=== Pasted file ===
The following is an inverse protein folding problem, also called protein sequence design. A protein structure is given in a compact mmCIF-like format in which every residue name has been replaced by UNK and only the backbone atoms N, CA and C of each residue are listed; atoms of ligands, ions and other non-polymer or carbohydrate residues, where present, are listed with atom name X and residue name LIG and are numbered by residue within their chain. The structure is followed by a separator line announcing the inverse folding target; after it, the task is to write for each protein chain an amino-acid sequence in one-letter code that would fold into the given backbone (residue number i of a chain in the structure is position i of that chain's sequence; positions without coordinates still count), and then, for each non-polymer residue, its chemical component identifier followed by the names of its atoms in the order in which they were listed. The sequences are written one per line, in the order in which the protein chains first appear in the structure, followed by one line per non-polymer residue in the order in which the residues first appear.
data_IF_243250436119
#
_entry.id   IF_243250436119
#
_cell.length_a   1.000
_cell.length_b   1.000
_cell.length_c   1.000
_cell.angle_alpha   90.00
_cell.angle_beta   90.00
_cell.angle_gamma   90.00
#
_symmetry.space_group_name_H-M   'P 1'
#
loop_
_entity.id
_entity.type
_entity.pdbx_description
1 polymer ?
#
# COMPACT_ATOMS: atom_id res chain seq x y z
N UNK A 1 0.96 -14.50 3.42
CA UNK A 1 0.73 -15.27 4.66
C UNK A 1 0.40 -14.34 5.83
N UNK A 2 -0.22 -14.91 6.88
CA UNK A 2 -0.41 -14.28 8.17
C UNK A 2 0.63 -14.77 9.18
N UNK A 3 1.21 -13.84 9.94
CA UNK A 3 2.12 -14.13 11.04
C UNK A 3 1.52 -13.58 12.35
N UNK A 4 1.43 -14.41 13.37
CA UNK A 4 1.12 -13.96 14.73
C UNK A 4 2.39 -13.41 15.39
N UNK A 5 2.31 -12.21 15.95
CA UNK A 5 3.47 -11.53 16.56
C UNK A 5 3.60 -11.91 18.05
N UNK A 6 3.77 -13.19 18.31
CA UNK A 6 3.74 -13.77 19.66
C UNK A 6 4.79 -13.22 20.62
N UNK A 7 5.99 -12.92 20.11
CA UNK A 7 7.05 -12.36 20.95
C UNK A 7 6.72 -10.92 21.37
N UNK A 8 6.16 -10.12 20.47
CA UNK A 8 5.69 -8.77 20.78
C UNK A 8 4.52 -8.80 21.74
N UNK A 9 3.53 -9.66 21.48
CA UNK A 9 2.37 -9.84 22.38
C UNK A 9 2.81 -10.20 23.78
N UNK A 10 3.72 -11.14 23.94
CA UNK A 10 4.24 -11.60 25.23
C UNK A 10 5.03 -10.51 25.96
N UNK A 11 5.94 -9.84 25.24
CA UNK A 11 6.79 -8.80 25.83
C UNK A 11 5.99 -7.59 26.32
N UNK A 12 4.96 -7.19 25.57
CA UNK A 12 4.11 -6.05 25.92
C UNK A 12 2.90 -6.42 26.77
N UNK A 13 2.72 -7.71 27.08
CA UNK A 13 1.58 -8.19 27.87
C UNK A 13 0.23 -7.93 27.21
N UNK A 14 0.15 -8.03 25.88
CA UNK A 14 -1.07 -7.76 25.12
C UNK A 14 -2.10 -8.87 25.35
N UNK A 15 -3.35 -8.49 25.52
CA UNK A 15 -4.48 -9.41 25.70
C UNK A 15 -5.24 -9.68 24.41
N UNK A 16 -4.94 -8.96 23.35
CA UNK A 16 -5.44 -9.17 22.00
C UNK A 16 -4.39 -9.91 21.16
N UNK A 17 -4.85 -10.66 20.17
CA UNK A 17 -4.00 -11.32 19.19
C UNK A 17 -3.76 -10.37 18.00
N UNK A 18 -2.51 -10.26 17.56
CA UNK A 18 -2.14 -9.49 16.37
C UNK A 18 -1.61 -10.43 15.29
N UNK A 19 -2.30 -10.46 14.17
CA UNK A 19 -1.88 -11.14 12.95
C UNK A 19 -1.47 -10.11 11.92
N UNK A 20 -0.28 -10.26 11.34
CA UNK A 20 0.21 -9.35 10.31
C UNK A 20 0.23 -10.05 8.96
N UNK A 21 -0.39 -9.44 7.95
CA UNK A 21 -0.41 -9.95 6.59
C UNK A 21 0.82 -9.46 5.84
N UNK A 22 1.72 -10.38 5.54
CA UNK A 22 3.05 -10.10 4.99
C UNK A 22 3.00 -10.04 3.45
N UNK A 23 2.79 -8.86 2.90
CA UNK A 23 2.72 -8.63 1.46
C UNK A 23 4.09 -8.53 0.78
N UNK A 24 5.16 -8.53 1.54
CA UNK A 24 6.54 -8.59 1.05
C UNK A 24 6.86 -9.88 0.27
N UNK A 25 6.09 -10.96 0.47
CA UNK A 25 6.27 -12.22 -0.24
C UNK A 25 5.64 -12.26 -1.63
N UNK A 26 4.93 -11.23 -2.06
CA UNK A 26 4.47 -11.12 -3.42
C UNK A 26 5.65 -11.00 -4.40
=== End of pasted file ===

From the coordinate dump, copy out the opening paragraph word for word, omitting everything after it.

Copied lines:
The following is an inverse protein folding problem, also called protein sequence design. A protein structure is given in a compact mmCIF-like format in which every residue name has been replaced by UNK and only the backbone atoms N, CA and C of each residue are listed; atoms of ligands, ions and other non-polymer or carbohydrate residues, where present, are listed with atom name X and residue name LIG and are numbered by residue within their chain. The structure is followed by a separator line announcing the inverse folding target; after it, the task is to write for each protein chain an amino-acid sequence in one-letter code that would fold into the given backbone (residue number i of a chain in the structure is position i of that chain's sequence; positions without coordinates still count), and then, for each non-polymer residue, its chemical component identifier followed by the names of its atoms in the order in which they were listed. The sequences are written one per line, in the order in which the protein chains first appear in the structure, followed by one line per non-polymer residue in the order in which the residues first appear.